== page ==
In the first half of the first decade of this particular millennium (translation: the early- to mid-2000s), people were acquiring a piece of technology that I was shunning:

The Cell Phone.

I didn’t want one. I didn’t see the use for one. I was living at home, and anyone that needed to get a hold of me could do it there. I knew that phone number, had memorized it at age 8 when we moved into the house. I was not important enough to be reachable at every second of every day. I did not (repeat: NOT) want (or need!) a cell phone.

Resist, resist, resist.

But then I started making friends in Chicago, and I was driving back and forth to work, and my parents decided (in their infinite wisdom) that I needed a phone for emergencies. And so for Christmas in 2005 (I’m pretty sure, at least), I received a pay-as-you-go Tracfone.

Nokia Phone

Yes, this is my phone.

Yes, that was the phone I received. A little Nokia blue brick that you could probably drop from a 10-story building, run down, and make a call on without skipping a beat. It came in a package with two actual (identical) phones, a SIM card, a battery, and a charger. Another part of the gift was a card with some phone minutes, and I set it up and got my own phone number. The display was black text on a green background. No camera, no apps, no nothing. It could call, it stored phone numbers, and it could text, and that was really more than I felt I needed.

And then I moved out, and that became my phone. The number I gave to people and put on official forms and if you wanted to reach me, that was the number you called. I still didn’t always pick it up, and sometimes I forgot that I’d put it on silent – for days. It got me through two solo apartments, and accompanied me when I went down to Chicago for two years of school. And it was my phone.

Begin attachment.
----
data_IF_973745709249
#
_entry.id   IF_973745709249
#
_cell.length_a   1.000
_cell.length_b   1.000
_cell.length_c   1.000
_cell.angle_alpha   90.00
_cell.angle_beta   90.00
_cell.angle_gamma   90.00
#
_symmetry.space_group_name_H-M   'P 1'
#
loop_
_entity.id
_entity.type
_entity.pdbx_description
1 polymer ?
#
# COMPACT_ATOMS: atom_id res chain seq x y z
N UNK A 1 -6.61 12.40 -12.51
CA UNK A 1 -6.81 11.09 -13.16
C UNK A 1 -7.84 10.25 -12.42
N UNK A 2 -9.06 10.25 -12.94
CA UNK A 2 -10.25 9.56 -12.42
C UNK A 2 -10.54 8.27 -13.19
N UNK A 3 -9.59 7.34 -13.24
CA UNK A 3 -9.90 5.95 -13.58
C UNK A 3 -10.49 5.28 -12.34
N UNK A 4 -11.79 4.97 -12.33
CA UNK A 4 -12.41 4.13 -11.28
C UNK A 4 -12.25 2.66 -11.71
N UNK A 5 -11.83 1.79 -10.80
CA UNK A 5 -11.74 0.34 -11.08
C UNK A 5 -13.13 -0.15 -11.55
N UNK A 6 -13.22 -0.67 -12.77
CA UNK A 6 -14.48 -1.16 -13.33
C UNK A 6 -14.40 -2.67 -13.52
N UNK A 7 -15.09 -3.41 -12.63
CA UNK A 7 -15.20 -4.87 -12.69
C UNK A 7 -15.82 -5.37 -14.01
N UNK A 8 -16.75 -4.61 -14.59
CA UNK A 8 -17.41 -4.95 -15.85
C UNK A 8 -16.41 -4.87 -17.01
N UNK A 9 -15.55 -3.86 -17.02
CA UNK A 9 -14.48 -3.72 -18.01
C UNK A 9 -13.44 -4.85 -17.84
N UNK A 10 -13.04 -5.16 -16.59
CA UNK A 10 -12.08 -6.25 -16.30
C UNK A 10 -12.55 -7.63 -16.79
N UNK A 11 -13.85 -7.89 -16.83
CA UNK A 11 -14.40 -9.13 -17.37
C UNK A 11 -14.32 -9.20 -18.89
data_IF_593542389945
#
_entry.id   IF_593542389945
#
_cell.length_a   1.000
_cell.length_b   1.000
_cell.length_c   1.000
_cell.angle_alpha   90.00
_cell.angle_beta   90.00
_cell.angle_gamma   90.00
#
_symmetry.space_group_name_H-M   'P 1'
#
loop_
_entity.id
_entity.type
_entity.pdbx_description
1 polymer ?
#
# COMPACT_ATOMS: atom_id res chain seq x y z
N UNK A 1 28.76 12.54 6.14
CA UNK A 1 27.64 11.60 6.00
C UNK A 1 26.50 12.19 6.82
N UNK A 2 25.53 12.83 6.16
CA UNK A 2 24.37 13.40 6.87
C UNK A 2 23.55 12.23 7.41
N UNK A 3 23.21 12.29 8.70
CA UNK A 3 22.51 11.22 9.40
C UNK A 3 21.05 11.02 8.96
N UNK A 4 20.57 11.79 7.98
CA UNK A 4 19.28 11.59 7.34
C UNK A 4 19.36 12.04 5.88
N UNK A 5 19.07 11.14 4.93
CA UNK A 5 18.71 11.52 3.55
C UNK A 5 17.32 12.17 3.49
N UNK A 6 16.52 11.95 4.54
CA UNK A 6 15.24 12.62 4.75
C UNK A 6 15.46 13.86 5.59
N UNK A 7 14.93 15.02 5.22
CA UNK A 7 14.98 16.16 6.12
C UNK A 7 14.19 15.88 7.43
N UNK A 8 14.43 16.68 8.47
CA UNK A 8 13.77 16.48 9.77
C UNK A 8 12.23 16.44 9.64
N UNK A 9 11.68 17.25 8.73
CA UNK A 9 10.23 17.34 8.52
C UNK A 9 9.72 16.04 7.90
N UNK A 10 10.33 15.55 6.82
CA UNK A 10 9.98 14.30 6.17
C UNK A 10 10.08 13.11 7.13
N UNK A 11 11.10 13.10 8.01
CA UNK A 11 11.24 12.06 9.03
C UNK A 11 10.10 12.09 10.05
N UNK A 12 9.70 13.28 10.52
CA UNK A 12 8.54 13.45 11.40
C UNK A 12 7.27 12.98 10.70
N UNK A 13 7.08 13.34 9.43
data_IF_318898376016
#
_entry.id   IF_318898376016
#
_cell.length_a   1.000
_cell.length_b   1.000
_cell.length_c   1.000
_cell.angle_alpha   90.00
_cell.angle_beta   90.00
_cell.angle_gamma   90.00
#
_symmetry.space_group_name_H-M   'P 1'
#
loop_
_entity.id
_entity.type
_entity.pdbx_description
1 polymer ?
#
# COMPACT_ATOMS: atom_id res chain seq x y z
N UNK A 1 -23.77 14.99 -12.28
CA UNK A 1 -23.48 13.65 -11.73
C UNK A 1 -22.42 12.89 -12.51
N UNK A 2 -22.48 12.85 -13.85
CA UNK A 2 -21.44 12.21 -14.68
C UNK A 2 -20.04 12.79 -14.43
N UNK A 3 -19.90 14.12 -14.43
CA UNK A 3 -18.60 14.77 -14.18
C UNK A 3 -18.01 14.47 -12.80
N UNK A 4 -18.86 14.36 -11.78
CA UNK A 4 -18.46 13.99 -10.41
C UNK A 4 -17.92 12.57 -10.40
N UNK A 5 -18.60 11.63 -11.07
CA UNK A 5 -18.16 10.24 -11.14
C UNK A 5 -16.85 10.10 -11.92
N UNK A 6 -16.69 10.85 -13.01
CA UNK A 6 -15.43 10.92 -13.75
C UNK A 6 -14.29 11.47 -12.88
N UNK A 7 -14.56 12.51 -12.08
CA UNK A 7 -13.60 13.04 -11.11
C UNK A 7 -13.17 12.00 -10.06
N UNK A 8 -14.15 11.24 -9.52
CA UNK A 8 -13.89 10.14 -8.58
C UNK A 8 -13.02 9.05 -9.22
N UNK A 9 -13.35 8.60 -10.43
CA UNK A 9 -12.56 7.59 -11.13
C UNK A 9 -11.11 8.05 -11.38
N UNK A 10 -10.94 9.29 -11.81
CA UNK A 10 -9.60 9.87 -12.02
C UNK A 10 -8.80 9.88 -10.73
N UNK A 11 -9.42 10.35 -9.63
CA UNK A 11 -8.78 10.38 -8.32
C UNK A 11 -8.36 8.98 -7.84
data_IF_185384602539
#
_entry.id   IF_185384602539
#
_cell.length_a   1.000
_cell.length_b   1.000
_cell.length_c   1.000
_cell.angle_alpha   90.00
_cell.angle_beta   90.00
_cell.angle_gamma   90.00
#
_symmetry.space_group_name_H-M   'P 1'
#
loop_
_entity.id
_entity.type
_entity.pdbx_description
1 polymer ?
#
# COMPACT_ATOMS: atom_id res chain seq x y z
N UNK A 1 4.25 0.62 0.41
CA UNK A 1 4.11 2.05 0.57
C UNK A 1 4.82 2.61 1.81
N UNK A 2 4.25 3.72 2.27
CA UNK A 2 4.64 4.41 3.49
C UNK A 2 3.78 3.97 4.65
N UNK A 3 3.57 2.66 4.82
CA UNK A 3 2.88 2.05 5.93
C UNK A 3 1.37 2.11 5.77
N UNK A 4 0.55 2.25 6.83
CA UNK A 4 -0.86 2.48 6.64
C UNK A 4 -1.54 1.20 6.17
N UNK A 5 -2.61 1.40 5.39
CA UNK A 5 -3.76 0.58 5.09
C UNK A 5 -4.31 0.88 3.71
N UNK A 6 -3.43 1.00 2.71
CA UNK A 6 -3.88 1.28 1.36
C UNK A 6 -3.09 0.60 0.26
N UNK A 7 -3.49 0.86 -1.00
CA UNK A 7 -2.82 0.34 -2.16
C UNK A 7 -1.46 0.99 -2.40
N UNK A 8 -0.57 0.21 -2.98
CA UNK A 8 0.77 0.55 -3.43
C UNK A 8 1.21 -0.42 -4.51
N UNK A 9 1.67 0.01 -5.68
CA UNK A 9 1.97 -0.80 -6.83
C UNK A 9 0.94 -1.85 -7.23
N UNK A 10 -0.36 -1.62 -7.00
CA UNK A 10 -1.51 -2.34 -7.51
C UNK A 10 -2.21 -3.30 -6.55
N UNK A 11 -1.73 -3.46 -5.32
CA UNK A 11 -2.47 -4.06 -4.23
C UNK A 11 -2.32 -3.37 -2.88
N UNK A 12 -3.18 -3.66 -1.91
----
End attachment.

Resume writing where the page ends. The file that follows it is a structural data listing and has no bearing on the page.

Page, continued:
And it still IS my phone.

At some point, it became an obtuse badge of honor that I was still using my first (and only!) cell phone. People around me got flip phones and Sidekicks and then they moved to smartphones, and I stubbornly stayed with my indestructible Nokia pay-as-you-go phone. No contracts for me! No fancy bells and whistles! I refused! In an echo of yester-year, I maintained that I don’t need to be available at every second of the day (this time via email or messaging). Nor do I want to be available that much. My peace of mind requires downtime. Solo time. Time for me to be with myself and not forced to respond if someone emails me.

And I’ve been afraid that if I do get a smartphone, that I will become one of those people that never put it down. I love the internet. I love email. What would happen if I had access to it at every single moment of the day? Would people start to expect me to email at the drop of a hat? Would I be unable to hang out with someone, have a meal, converse, without the phone on the table or in my hand? I don’t want to be that person!

And yet…

And yet, I’m looking to do more art shows. And people (myself included) don’t carry cash as much as they used to. Hardly anyone writes actual paper checks. The “money” of choice is plastic. And I worry that if I start doing shows without the capability to accept credit cards, I’ll lose sales. And I don’t want to lose sales! And there’s this handy app called Square that you can use to accept credit card payments, but it requires an iPhone or iPad or certain types of other smartphones… ((And smartphones have cameras – I could take pictures without having to haul around a camera… that’s tempting too. 😀 ))

So I’m thinking about it.

I’m aiming for a show toward the end of May, and it’s up in the air right now what sort of phone I’ll have at that point.

We’ll see…